I explained my plan to Valeria. She heard me out with a doubtful expression but agreed to help.
We were in my study, which had been made by knocking together two storerooms after I’d insisted on living on the ground floor. The beamed ceiling was low, but the large windows filled the room with light. The longest wall was dominated by large floorplan of the castle, drawn by Aunt Briony. I’d rescued it from the attic, and Valeria and I had drawn in each spell as it was built, adding and erasing so many times that the paper was fragile and translucent in places. All other wall space was papered with overlapping spell diagrams in Valeria’s clear handwriting. Looking at them reminded me that I still hadn’t mentioned seeing Valeria’s notebook. It was none of my business, of course.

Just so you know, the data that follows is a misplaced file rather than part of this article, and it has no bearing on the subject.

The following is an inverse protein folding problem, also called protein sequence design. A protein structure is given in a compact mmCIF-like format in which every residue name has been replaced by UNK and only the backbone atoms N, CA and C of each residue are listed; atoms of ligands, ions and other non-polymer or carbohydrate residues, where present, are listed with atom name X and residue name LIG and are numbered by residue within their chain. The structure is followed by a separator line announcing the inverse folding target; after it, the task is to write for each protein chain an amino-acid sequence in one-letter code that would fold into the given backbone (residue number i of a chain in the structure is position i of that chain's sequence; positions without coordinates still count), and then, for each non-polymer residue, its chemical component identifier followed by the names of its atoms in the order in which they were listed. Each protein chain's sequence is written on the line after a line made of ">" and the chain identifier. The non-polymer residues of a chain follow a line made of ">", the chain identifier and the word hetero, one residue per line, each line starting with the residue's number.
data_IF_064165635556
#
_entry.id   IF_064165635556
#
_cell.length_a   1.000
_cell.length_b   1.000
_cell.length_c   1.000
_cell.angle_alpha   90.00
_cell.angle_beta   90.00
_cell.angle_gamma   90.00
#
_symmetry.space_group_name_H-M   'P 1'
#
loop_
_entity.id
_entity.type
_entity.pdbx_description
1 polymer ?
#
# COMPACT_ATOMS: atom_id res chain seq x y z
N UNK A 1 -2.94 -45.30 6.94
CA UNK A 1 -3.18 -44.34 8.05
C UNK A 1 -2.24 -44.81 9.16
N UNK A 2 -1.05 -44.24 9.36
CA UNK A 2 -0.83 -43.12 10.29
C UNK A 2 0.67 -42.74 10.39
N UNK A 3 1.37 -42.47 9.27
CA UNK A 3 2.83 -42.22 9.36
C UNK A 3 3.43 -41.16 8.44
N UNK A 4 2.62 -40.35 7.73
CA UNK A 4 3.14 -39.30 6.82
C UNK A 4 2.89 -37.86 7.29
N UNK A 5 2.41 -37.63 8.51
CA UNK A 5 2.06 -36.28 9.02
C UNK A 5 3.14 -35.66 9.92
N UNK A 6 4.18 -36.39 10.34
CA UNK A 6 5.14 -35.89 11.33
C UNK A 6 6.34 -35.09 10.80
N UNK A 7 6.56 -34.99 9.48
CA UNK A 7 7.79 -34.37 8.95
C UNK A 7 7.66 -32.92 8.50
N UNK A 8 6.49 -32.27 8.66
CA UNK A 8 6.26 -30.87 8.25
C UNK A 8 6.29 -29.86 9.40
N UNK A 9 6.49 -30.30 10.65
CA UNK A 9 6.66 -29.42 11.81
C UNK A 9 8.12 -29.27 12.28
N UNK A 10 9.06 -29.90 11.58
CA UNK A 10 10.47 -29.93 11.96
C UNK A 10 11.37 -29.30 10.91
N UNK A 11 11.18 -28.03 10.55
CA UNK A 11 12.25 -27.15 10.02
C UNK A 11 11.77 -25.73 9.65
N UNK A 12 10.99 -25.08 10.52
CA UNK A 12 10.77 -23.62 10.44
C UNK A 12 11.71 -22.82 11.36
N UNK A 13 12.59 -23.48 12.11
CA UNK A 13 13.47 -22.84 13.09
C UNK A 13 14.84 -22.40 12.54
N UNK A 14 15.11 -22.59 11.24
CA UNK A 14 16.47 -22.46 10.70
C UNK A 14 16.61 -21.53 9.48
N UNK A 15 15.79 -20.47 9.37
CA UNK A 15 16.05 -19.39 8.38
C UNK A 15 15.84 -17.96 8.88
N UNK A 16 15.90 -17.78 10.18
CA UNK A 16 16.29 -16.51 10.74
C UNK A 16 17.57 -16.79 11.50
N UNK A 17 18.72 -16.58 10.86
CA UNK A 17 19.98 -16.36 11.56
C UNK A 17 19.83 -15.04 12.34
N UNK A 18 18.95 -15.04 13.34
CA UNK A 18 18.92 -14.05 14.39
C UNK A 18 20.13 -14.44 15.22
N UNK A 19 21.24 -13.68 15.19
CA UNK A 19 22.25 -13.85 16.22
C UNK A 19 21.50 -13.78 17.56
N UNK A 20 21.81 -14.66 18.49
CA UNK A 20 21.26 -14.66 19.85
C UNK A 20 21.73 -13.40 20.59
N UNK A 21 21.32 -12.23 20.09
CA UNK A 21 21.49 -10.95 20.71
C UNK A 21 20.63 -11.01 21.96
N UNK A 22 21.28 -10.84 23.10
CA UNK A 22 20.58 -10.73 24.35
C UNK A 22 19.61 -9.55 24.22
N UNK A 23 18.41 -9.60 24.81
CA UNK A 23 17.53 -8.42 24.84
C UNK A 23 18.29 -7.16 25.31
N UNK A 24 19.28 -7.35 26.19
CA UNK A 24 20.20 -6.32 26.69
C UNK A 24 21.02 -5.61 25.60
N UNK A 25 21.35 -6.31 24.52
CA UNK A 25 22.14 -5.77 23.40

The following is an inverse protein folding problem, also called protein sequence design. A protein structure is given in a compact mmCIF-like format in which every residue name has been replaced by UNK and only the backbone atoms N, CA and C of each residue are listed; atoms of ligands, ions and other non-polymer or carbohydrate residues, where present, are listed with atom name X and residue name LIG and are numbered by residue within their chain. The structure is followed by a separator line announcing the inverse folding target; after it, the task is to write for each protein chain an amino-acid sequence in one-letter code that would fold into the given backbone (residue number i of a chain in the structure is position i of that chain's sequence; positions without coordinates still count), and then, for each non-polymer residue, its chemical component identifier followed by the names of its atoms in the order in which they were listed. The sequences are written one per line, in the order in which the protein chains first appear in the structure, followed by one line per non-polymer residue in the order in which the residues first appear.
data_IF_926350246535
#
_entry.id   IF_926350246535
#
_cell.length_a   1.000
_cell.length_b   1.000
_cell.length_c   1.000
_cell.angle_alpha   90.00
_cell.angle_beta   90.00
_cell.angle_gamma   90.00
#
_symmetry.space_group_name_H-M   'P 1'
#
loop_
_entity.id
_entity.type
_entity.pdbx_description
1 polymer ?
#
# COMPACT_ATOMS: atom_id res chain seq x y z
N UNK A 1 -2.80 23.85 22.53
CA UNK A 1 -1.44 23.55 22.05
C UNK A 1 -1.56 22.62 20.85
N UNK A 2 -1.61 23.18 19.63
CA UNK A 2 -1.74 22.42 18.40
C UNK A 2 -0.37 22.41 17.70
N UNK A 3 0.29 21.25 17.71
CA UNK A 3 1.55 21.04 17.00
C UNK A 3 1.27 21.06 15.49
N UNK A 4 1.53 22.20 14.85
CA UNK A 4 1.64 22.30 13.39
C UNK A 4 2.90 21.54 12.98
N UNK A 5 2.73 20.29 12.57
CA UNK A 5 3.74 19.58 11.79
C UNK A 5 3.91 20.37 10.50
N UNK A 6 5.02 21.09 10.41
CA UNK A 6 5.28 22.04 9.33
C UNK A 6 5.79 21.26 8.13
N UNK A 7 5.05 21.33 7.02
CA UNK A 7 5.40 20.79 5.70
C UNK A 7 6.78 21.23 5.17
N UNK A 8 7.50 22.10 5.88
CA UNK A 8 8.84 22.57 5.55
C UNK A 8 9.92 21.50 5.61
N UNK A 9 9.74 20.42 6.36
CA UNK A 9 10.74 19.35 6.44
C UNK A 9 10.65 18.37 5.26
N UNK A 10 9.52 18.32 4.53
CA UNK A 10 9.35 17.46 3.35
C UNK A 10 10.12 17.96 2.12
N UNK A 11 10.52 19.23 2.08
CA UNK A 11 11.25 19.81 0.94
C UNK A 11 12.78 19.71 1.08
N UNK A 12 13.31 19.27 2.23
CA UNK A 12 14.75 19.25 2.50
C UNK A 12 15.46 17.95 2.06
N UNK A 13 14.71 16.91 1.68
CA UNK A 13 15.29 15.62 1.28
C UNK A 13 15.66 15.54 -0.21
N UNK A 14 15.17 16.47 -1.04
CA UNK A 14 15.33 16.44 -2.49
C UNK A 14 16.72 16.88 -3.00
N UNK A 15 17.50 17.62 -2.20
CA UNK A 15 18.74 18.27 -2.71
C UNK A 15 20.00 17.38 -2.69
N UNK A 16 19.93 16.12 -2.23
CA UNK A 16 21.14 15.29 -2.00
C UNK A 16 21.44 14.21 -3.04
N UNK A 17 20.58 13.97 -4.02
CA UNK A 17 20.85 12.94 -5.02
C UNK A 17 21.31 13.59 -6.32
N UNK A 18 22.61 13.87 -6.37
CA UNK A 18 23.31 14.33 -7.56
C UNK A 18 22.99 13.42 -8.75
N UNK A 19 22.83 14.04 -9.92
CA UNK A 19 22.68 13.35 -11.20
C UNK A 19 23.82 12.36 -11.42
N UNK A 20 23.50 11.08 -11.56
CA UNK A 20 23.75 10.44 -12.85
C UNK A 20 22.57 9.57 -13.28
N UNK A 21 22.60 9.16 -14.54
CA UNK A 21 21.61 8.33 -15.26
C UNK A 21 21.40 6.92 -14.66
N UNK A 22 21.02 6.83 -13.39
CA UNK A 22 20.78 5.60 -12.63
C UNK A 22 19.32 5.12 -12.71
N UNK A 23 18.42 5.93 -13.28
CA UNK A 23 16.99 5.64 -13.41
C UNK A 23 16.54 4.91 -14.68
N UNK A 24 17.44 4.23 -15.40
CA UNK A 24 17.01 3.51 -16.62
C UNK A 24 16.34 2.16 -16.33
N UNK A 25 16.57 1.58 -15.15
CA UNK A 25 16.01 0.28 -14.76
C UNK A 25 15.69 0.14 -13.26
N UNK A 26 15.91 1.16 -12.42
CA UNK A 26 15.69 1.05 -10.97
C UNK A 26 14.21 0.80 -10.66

“What if … ” Valeria hesitated.
I turned to her. “Go on.”
“We just repaired and reinforced everything before Professor Green’s visit,” Valeria said, running a finger over the castle plan. “Why don’t we leave everything alone for a week and see what fails? Then we’ll know what we need to work on.”
I didn’t like the idea of anything failing, but I agreed.
Unsurprisingly, the hot water was the first to go, three days after our test began. Aunt Alexandra stormed down in her dressing-gown and towel turban to complain. Given that her bath water had apparently gone from steaming to icy in less than a minute, her annoyance was understandable.
The dinner service that night was catastrophic. Serving trays collided with each other and sloshed their contents onto the floor.